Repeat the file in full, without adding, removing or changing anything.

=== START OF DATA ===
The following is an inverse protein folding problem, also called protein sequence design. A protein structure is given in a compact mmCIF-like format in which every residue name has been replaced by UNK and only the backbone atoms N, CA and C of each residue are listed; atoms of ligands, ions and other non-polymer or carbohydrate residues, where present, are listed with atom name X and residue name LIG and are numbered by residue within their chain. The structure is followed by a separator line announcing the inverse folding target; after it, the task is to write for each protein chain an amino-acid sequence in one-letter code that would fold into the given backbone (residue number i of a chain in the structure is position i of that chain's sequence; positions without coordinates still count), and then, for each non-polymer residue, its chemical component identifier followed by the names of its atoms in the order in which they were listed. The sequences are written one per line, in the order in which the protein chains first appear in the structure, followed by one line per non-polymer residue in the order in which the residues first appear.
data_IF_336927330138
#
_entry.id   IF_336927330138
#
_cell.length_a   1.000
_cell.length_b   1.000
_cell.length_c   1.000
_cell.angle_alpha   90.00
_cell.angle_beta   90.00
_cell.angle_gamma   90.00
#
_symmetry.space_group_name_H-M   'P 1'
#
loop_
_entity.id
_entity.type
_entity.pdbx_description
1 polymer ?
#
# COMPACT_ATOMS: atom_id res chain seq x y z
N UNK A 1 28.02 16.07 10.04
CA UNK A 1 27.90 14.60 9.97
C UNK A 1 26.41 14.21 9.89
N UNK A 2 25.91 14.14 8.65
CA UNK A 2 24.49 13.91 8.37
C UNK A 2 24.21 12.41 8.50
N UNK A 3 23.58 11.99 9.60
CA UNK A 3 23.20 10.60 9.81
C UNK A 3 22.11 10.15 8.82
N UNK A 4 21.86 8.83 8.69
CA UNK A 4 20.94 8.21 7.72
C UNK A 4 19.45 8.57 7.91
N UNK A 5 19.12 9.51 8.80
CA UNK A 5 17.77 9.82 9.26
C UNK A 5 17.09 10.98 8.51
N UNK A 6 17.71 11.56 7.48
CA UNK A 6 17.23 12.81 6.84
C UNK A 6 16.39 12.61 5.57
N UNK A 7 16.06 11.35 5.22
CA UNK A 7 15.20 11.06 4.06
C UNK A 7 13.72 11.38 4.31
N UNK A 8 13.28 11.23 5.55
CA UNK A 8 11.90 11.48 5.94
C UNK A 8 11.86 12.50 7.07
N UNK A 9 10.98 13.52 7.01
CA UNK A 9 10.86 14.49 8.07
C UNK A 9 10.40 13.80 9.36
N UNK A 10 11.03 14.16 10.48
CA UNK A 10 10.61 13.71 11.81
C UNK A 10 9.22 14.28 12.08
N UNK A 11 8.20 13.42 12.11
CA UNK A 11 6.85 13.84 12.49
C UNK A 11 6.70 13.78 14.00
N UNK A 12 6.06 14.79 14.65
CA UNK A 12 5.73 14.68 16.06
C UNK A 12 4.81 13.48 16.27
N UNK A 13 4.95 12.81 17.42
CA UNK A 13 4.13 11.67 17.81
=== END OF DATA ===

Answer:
The following is an inverse protein folding problem, also called protein sequence design. A protein structure is given in a compact mmCIF-like format in which every residue name has been replaced by UNK and only the backbone atoms N, CA and C of each residue are listed; atoms of ligands, ions and other non-polymer or carbohydrate residues, where present, are listed with atom name X and residue name LIG and are numbered by residue within their chain. The structure is followed by a separator line announcing the inverse folding target; after it, the task is to write for each protein chain an amino-acid sequence in one-letter code that would fold into the given backbone (residue number i of a chain in the structure is position i of that chain's sequence; positions without coordinates still count), and then, for each non-polymer residue, its chemical component identifier followed by the names of its atoms in the order in which they were listed. The sequences are written one per line, in the order in which the protein chains first appear in the structure, followed by one line per non-polymer residue in the order in which the residues first appear.
data_IF_336927330138
#
_entry.id   IF_336927330138
#
_cell.length_a   1.000
_cell.length_b   1.000
_cell.length_c   1.000
_cell.angle_alpha   90.00
_cell.angle_beta   90.00
_cell.angle_gamma   90.00
#
_symmetry.space_group_name_H-M   'P 1'
#
loop_
_entity.id
_entity.type
_entity.pdbx_description
1 polymer ?
#
# COMPACT_ATOMS: atom_id res chain seq x y z
N UNK A 1 28.02 16.07 10.04
CA UNK A 1 27.90 14.60 9.97
C UNK A 1 26.41 14.21 9.89
N UNK A 2 25.91 14.14 8.65
CA UNK A 2 24.49 13.91 8.37
C UNK A 2 24.21 12.41 8.50
N UNK A 3 23.58 11.99 9.60
CA UNK A 3 23.20 10.60 9.81
C UNK A 3 22.11 10.15 8.82
N UNK A 4 21.86 8.83 8.69
CA UNK A 4 20.94 8.21 7.72
C UNK A 4 19.45 8.57 7.91
N UNK A 5 19.12 9.51 8.80
CA UNK A 5 17.77 9.82 9.26
C UNK A 5 17.09 10.98 8.51
N UNK A 6 17.71 11.56 7.48
CA UNK A 6 17.23 12.81 6.84
C UNK A 6 16.39 12.61 5.57
N UNK A 7 16.06 11.35 5.22
CA UNK A 7 15.20 11.06 4.06
C UNK A 7 13.72 11.38 4.31
N UNK A 8 13.28 11.23 5.55
CA UNK A 8 11.90 11.48 5.94
C UNK A 8 11.86 12.50 7.07
N UNK A 9 10.98 13.52 7.01
CA UNK A 9 10.86 14.49 8.07
C UNK A 9 10.40 13.80 9.36
N UNK A 10 11.03 14.16 10.48
CA UNK A 10 10.61 13.71 11.81
C UNK A 10 9.22 14.28 12.08
N UNK A 11 8.20 13.42 12.11
CA UNK A 11 6.85 13.84 12.49
C UNK A 11 6.70 13.78 14.00
N UNK A 12 6.06 14.79 14.65
CA UNK A 12 5.73 14.68 16.06
C UNK A 12 4.81 13.48 16.27
N UNK A 13 4.95 12.81 17.42
CA UNK A 13 4.13 11.67 17.81